Two studies -- one in mice and the other in human subjects -- offer the first definitive evidence that exercise alone can change the composition of microbes in the gut. The studies were designed to isolate exercise-induced changes from other factors -- such as diet or antibiotic use -- that might alter the intestinal microbiota.

In the first study, scientists transplanted fecal material from exercised and sedentary mice into the colons of sedentary germ-free mice, which had been raised in a sterile facility and had no microbiota of their own. In the second study, the team tracked changes in the composition of gut microbiota in human participants as they transitioned from a sedentary lifestyle to a more active one -- and back again.

Recipients of the exercised mouse microbiota also had a higher proportion of microbes that produce butyrate, a short-chain fatty acid that promotes healthy intestinal cells, reduces inflammation and generates energy for the host. They also appeared to be more resistant to experimental ulcerative colitis, an inflammatory bowel disease.

In the human study, the team recruited 18 lean and 14 obese sedentary adults, sampled their gut microbiomes, and started them on an exercise program during which they performed supervised cardiovascular exercise for 30-60 minutes three times a week for six weeks. The researchers sampled participants' gut microbiomes again at the end of the exercise program and after another six weeks of sedentary behavior. Participants maintained their usual diets throughout the course of the study. Fecal concentrations of SCFAs, in particular butyrate, went up in the human gut as a result of exercise. These levels declined again after the participants reverted to a sedentary lifestyle.

The most dramatic increases were seen in lean participants, who had significantly lower levels of SCFA-producing microbes in their guts to begin with. Obese participants saw only modest increases in the proportion of SCFA-producing microbes. The ratios of different microbes in the gut also differed between lean and obese participants at every stage of the study, the researchers said. "The bottom line is that there are clear differences in how the microbiome of somebody who is obese versus somebody who is lean responds to exercise," Woods said. " [Original study in humans.]

It's reassuring to see that there are positive things one can do to maintain brain health as one ages. With normal aging, the brain typically shrinks a little with each passing decade  - starting from about the age of 40. But one recent Australian study, which reviewed the results of many other studies, found that exercise slows down this shrinkage in humans, specifically in the left hippocampus. That is, that aerobic exercise had a significant positive effect on the volume of the left hippocampus. This matches the result of animal studies.

The researchers pointed out that some studies found increases also in other parts of the human brain from exercise (e.g. in the white matter), but that they did not look at and review those studies. [See posts on research.] The good news is that positive effects were from exercise programs generally lasting less than 12 months. But it is unknown which type of exercise is best, or whether it is general "activity level and movement" that is most important. Bottom line: Get out there and move, move, move for brain health. And for cardiorespiratory fitness. It's all linked and it's all good. From Medical Xpress:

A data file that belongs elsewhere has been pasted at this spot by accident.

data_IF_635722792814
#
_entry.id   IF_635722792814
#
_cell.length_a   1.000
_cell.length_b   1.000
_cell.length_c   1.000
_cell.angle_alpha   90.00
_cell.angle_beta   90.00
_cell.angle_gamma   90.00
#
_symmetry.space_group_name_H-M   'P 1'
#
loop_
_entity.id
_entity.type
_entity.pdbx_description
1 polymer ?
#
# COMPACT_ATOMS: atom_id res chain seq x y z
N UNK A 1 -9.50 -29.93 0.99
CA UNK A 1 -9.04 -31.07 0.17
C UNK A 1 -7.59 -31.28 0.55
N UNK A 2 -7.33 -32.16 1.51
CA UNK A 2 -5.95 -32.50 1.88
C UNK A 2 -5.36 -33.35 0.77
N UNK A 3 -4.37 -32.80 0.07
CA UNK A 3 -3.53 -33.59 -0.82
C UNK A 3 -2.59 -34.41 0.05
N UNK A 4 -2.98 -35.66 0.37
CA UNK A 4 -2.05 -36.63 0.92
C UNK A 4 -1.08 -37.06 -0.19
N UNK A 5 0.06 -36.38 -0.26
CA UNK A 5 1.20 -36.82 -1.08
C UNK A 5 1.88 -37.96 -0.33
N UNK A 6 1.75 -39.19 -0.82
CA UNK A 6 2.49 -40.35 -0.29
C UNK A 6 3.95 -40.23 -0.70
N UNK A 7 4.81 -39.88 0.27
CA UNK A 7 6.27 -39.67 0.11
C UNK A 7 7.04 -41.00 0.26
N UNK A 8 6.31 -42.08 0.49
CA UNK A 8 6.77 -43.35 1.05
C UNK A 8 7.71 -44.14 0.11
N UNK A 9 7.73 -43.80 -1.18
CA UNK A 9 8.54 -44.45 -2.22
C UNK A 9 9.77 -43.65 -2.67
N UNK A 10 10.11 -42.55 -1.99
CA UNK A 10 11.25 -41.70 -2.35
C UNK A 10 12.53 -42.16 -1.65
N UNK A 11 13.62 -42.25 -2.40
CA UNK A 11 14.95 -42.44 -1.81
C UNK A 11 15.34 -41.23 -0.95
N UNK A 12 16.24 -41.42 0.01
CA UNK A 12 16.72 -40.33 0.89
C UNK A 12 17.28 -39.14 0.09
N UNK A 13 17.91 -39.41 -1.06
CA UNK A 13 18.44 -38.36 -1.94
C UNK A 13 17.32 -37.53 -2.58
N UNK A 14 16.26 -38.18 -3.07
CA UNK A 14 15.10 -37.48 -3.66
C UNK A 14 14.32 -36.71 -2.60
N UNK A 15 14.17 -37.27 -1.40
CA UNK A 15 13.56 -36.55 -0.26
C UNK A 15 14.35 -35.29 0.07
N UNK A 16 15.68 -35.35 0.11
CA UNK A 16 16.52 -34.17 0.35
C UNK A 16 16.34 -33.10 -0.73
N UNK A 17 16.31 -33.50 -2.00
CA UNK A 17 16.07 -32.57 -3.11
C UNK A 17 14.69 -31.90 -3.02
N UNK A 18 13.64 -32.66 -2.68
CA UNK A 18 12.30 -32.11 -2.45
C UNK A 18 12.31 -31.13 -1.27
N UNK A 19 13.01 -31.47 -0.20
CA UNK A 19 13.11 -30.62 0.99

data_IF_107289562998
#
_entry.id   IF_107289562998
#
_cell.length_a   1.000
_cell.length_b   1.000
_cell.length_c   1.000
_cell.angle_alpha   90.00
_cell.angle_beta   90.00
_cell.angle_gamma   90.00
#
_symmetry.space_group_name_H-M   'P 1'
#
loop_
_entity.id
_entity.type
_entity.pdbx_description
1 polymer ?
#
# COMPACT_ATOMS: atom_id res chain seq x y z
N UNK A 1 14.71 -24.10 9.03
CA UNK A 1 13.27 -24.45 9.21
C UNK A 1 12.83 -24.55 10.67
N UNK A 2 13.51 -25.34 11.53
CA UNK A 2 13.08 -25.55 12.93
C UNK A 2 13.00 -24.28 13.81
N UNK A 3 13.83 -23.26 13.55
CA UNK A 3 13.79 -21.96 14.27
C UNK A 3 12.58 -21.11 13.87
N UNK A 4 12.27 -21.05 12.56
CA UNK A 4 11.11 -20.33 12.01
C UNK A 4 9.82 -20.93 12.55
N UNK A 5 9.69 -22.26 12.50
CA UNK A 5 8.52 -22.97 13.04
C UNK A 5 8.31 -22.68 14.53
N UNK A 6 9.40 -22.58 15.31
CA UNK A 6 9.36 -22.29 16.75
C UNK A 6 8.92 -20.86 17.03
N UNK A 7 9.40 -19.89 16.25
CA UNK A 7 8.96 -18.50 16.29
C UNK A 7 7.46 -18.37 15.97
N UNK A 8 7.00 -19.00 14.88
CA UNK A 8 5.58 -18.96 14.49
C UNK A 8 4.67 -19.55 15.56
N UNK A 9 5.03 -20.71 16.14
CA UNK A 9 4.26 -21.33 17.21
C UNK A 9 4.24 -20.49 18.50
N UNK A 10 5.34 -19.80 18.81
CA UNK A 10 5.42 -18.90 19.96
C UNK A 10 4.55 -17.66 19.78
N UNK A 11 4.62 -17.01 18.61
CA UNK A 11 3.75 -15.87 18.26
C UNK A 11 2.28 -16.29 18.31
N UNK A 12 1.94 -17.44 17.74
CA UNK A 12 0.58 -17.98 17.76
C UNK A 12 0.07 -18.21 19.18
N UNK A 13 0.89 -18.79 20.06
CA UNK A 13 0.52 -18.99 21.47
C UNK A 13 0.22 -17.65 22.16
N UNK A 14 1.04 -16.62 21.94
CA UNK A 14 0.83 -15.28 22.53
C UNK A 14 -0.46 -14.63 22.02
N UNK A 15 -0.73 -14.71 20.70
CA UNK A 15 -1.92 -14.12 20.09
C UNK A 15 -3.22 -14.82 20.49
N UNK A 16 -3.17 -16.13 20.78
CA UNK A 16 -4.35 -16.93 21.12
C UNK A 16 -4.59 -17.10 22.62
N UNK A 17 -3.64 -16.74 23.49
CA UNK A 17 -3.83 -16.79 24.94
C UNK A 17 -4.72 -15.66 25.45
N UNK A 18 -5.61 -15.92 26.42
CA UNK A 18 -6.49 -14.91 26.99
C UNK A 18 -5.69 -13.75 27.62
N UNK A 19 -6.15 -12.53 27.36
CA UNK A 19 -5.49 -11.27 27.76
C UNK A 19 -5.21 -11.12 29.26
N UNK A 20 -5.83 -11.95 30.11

Exercise maintains brain size, new research finds

Aerobic exercise can improve memory function and maintain brain health as we age, a new Australian-led study has found. In a first of its kind international collaboration, researchers from Australia's National Institute of Complementary Medicine at Western Sydney University and the Division of Psychology and Mental Health at the University of Manchester in the UK examined the effects of aerobic exercise on a region of the brain called the hippocampus, which is critical for memory and other brain functions.

Brain health decreases with age, with the average brain shrinking by approximately five per cent per decade after the age of 40. Studies in mice and rats have consistently shown that physical exercise increases the size of the hippocampus but until now evidence in humans has been inconsistent.

The researchers systematically reviewed 14 clinical trials which examined the brain scans of 737 people before and after aerobic exercise programs or in control conditions. The participants included a mix of healthy adults, people with mild cognitive impairment such as Alzheimer's and people with a clinical diagnosis of mental illness including depression and schizophrenia. Ages ranged from 24 to 76 years with an average age of 66. The researchers examined effects of aerobic exercise, including stationary cycling, walking, and treadmill running. The length of the interventions ranged from three to 24 months with a range of 2-5 sessions per week.

Overall, the results – published in the journal NeuroImage– showed that, while exercise had no effect on total hippocampal volume, it did significantly increase the size of the left region of the hippocampus in humans.

"When you exercise you produce a chemical called brain-derived neurotrophic factor (BDNF), which may help to prevent age-related decline by reducing the deterioration of the brain," Mr Firth said. "Our data showed that, rather than actually increasing the size of the hippocampus per se, the main 'brain benefits' are due to aerobic exercise slowing down the deterioration in brain size. In other words, exercise can be seen as a maintenance program for the brain.".... Interestingly, physical exercise is one of the very few 'proven' methods for maintaining brain size and functioning into older age.